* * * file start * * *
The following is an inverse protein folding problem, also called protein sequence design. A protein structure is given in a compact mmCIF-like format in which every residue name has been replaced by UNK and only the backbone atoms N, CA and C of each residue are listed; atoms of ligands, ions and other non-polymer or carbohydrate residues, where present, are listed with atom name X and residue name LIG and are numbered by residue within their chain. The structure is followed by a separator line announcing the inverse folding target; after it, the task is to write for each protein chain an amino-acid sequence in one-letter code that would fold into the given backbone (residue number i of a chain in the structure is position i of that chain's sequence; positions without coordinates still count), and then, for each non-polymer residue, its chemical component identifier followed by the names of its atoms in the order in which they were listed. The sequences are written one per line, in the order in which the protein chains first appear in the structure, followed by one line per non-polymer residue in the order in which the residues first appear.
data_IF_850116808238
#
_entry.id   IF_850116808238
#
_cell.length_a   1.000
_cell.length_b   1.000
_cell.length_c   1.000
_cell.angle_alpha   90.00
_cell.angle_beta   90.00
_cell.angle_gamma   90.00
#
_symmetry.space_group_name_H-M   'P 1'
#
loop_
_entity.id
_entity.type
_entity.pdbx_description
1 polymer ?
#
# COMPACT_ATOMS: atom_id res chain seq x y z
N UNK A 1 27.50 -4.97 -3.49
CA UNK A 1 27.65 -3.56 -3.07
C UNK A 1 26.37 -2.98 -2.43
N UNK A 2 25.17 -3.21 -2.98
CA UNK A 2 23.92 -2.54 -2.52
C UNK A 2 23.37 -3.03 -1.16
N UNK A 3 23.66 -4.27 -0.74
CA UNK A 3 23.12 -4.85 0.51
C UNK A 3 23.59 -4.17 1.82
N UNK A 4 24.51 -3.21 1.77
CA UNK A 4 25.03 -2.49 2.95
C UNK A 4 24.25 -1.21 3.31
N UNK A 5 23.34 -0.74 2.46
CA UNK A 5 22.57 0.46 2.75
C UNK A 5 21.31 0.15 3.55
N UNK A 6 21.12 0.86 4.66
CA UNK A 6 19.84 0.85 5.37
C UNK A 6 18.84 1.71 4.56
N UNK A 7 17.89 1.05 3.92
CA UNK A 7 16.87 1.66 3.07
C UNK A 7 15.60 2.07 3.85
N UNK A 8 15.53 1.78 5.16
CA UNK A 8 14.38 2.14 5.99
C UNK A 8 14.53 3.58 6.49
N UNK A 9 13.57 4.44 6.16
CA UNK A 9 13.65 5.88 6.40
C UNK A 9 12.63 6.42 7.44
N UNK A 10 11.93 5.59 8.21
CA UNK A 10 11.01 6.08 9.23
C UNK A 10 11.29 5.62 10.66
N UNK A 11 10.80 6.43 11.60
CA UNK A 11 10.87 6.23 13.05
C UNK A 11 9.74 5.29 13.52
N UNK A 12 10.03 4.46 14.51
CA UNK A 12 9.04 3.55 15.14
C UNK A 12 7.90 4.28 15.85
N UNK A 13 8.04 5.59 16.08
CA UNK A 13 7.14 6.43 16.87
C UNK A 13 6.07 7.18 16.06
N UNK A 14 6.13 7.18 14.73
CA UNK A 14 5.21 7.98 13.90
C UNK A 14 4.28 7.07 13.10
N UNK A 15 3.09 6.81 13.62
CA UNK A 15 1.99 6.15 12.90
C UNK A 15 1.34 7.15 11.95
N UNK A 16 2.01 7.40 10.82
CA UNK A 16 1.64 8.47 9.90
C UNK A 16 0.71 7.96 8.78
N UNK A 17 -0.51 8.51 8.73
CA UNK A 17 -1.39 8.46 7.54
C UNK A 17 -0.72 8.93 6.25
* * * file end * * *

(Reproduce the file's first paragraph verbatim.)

The following is an inverse protein folding problem, also called protein sequence design. A protein structure is given in a compact mmCIF-like format in which every residue name has been replaced by UNK and only the backbone atoms N, CA and C of each residue are listed; atoms of ligands, ions and other non-polymer or carbohydrate residues, where present, are listed with atom name X and residue name LIG and are numbered by residue within their chain. The structure is followed by a separator line announcing the inverse folding target; after it, the task is to write for each protein chain an amino-acid sequence in one-letter code that would fold into the given backbone (residue number i of a chain in the structure is position i of that chain's sequence; positions without coordinates still count), and then, for each non-polymer residue, its chemical component identifier followed by the names of its atoms in the order in which they were listed. The sequences are written one per line, in the order in which the protein chains first appear in the structure, followed by one line per non-polymer residue in the order in which the residues first appear.